“I was raised in that house,” she said

“I was raised in that house,” she said, “with love, though I was only slave, and Samos was to me almost as a father might have been. I was permitted to speak to, and learn from, scribes and singers, and merchants and travelers. I had friends among other girls in the house, who were also much free, though not as free as I. We had the freedom of the city, though guards would accompany us to protect us.”
“And then what happened?” I asked. Her voice grew hard.
“I had been told that on my seventeenth birthday a great change would occur in my life.” She smiled.
“I expected to be freed, and to be adopted as the daughter of Samos.”
“What happened?” I asked.
“At dawn that morning,” she said, “the Slave Master came for me. I was taken below to the pens. There, like a new girl taken from the rence islands, I was stripped. An iron was heated. I was marked. My head was placed across an anvil and, about my throat, was hammered a simple plate collar. Then my wrists were tied widely apart to wrist rings mounted in a stone wall, and I was whipped. After this, when I had been cut down, weeping, the Slave Master, and his men, much used me.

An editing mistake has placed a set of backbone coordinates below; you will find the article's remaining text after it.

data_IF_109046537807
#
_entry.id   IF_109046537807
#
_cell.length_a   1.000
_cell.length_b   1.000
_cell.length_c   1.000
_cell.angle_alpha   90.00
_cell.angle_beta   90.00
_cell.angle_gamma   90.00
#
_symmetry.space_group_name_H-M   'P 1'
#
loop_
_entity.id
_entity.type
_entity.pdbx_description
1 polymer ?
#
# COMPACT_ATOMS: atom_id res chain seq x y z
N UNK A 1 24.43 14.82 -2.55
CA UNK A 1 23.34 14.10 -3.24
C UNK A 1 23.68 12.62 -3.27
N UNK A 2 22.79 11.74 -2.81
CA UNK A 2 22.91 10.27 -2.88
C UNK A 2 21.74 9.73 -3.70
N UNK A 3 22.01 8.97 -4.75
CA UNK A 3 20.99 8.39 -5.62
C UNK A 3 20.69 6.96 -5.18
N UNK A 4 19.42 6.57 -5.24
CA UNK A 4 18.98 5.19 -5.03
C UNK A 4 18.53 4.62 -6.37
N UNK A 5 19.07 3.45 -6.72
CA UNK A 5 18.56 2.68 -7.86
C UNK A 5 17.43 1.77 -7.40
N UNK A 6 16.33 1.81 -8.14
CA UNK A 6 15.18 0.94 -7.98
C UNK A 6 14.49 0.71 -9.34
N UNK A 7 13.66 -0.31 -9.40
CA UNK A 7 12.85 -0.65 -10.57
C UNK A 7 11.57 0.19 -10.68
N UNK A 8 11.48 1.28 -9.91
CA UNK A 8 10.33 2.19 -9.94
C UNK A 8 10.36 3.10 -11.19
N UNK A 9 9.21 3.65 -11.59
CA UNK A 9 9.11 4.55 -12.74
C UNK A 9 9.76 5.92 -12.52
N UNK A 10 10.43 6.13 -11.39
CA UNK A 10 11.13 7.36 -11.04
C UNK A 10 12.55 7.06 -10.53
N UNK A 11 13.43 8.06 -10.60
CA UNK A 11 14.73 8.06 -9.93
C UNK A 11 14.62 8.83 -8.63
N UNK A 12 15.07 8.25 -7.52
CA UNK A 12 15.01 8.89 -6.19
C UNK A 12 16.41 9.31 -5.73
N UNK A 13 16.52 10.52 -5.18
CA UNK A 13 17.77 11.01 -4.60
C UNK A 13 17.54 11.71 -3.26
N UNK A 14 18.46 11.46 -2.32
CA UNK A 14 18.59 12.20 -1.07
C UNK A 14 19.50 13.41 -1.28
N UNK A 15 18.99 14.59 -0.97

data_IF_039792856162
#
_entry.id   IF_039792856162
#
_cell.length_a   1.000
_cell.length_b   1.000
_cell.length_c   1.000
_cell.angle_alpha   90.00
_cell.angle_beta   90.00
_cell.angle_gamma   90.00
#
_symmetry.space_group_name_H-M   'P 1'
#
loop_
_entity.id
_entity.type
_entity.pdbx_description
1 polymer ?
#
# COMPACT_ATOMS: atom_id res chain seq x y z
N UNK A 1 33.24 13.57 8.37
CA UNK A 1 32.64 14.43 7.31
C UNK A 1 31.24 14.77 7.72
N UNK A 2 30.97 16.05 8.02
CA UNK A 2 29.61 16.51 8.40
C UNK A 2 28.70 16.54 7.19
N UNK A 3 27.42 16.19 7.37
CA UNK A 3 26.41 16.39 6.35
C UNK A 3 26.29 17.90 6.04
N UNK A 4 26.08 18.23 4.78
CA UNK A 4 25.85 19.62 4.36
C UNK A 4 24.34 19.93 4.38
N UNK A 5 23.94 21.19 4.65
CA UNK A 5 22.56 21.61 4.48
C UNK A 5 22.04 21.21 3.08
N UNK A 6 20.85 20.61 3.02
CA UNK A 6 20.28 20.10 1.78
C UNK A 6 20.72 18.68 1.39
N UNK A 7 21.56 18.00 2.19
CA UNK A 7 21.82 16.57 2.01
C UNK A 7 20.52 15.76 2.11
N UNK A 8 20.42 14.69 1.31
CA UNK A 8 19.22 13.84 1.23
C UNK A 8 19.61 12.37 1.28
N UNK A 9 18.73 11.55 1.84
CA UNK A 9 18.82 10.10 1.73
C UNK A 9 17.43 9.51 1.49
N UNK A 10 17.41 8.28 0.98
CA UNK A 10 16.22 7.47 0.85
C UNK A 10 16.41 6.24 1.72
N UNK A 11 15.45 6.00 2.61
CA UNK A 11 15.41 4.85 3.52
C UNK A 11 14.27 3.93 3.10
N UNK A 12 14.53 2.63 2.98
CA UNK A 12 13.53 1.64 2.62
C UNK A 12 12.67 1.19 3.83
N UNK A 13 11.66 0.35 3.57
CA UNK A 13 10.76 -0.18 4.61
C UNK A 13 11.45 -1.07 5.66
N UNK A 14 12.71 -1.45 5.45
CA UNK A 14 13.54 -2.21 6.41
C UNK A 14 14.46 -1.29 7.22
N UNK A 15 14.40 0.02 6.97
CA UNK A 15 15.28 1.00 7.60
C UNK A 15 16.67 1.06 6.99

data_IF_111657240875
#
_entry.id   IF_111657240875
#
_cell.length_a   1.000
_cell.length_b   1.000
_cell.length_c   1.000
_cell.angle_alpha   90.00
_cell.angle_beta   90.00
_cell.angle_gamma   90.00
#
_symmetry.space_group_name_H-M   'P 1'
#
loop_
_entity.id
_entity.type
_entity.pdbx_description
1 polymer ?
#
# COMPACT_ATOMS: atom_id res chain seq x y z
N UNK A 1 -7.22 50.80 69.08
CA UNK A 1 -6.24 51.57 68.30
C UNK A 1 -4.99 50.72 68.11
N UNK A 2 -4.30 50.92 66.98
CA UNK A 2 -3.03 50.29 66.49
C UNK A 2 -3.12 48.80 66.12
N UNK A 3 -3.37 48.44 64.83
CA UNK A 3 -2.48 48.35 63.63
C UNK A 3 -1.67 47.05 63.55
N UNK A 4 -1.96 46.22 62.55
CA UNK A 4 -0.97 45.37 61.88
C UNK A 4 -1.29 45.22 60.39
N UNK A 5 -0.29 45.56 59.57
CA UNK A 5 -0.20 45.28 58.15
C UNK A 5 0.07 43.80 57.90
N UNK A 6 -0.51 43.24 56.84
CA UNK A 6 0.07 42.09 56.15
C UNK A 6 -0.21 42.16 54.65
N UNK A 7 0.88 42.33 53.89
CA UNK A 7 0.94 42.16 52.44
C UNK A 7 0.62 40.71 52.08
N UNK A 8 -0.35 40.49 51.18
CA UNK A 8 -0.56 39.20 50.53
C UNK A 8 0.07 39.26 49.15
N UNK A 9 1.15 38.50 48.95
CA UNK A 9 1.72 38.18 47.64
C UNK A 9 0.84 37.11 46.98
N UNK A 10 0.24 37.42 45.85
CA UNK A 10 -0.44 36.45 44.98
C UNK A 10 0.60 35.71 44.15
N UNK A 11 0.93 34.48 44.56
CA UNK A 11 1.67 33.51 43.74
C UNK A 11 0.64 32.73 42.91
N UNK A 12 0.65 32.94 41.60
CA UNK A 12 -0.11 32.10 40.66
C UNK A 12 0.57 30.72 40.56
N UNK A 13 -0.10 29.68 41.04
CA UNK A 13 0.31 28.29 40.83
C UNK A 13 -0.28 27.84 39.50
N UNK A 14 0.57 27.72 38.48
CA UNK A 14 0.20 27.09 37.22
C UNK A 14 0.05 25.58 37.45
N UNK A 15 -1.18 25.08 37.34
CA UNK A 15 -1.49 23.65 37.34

After this I was fitted with slave chains and locked in a pen, with other girls. These other girls, some of them rence girls themselves, would often beat me, for they knew what freedom I had had in the house, and they knew, as was true, that I had regarded myself as far superior to such as they, only common girls, simple merchandise. I thought there was some great mistake. For days, though the other girls would beat me for it, I begged the Slave Master, the guards, to be taken before Samos. At last, kneeling, in a simple plate collar, beaten and shackled, stripped, I was thrown before him.”
“What did he say?” I asked.
“He said,” said she, “take this slave away.”

Raiders of Gor, p. 432-433

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